A prime example of this is main character, Jean. Jean has a whole list of stressors, too lengthy to list here. Not the least of which is her suspicion that her husband, Maury having an affair because he has taken a recent interest in the caloric content of kung pao chicken and heading off to the gym more. While this alone might not constitute an affair, his switch his from tightie whities to plaid boxers might be more cause for alarm.

In The Professional Communications Toolkit, author, D. Joel Whalen says,

       Time and time again, your brain stem makes you miserable. It gives you rotton feelings when you                                                                           should be feeling excited and powerful. It makes you stupid when you need to be intelligent. You become a klutz when you need grace and charm. Your brain stem can’t learn from its past mistakes. It continues on its consistent track record of failure, as it obsesses about things that will go wrong. Fear and anxiety are hard to ignore. Your brain thinks it’s protecting you. In reality, it may be harming you with pent up stress and preventing you from optimal performance.

I won’t spoil it for you as to whether Maurey is indeed having an affair. {You’ll have to read it for yourself). But as it turns out Jean discovers that she is addicted to stress, like a lot of us.  As she puts it,

“I am alone in a chasm of appointments, management, and problems.”

c. 2010

Tuesday, November 23, 2010

Simmer Down
In today’s world it is rare anyone gets a moment to quiet their minds. Work struggles, family struggles, “oh-my-gosh-it’s-the-holiday” struggles seem to vie for space in our heads. Merely entertaining these thoughts can be enough to wear you out.

Yet we want to think about our problems. We think we need to.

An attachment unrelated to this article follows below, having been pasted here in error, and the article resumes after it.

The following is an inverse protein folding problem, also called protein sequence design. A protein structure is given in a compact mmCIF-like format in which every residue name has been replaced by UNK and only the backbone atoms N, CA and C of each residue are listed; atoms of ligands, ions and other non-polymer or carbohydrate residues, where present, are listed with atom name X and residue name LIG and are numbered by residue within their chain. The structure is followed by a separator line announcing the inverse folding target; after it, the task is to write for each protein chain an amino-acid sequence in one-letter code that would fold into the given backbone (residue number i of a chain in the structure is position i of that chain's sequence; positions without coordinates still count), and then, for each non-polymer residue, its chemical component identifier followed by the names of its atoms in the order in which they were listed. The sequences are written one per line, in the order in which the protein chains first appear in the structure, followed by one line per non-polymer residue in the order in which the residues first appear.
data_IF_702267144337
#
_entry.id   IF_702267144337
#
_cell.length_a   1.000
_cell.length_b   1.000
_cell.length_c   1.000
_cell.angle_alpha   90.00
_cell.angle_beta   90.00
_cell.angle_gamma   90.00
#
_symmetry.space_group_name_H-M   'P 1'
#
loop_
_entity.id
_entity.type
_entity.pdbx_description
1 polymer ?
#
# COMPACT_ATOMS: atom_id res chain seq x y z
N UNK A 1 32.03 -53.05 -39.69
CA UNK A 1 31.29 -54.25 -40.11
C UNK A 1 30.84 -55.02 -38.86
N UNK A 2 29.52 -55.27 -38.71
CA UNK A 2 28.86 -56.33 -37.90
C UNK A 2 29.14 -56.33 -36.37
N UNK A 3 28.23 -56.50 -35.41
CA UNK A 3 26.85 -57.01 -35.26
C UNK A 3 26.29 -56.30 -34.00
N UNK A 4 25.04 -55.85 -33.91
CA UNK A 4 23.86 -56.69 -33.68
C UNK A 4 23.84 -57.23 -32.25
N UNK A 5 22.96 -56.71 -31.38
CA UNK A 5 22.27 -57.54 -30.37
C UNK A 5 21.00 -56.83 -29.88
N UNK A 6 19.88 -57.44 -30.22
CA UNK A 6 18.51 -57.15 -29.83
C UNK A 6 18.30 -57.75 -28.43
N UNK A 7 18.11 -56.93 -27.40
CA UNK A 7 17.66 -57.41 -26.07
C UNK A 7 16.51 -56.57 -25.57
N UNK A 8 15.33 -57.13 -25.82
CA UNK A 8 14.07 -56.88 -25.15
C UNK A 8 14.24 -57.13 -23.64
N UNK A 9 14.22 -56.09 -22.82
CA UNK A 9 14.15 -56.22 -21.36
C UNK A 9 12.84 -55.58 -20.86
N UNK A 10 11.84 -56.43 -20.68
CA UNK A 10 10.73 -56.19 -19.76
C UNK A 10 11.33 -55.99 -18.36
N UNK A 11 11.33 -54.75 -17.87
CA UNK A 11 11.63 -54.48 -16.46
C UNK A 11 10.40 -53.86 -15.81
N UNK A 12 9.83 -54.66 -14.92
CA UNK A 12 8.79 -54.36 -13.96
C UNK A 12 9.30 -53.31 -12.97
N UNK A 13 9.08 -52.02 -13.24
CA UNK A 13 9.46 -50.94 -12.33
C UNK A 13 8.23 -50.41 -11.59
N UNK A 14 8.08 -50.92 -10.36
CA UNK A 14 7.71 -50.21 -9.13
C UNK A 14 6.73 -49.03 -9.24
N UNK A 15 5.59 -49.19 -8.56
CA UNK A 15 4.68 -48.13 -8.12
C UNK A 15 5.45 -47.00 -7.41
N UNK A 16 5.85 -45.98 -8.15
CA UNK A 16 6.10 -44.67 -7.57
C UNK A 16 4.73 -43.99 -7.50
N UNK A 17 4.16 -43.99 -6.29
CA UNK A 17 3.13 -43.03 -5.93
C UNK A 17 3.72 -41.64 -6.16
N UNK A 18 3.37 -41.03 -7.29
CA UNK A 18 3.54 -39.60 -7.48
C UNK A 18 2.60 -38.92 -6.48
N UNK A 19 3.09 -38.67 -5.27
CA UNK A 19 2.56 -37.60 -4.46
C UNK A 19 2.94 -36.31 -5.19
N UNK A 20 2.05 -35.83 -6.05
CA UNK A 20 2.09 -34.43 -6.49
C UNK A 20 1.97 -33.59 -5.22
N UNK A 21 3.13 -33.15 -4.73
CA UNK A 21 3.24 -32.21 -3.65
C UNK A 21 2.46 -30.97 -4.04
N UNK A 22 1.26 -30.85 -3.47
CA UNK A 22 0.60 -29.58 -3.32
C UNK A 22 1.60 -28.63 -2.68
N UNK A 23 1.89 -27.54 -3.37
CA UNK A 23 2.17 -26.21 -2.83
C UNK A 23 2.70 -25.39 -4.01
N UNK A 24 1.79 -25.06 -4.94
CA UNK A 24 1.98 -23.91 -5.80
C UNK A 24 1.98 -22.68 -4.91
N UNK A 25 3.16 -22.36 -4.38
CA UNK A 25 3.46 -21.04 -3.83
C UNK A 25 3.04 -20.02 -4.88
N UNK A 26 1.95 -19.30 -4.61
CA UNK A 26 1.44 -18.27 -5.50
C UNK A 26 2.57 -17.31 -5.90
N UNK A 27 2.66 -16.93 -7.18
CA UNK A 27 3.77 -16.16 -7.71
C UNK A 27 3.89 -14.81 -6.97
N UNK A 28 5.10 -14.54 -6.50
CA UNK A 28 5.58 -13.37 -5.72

As Scott Aaron Gaul, of the says, “Stress is automatic but relaxation is learned.”

This is because at the root of our stress is fear. You don’t need to tell yourself to worry about imminent doom. That is automatic. The primal part of the brain that is responsible for worrying, doesn’t know the difference between imminent doom and frustration or exasperation. So it responds the same way in either case. It takes higher brain functions to reason and respond.

Myrko Thum tells us in his blog, ;
The mind is busy
According to Eastern spirituality, the mind is always attempting to seek pleasure and avoid pain. The mind is never at rest because this attraction and avoidance causes an unending string of thoughts. For some people, most of the thoughts are not satisfying and this lack of satisfaction causes fear and stress. The mind will never find rest through achieving more, it will only find rest through slowing and becoming quiet. 

When we pause for a moment, and take a mental break from the situation, we better able to “reframe” situations as solutions and actions rather than dangers and threats.

c. 2010

Thursday, November 18, 2010

Too blessed to be stressed…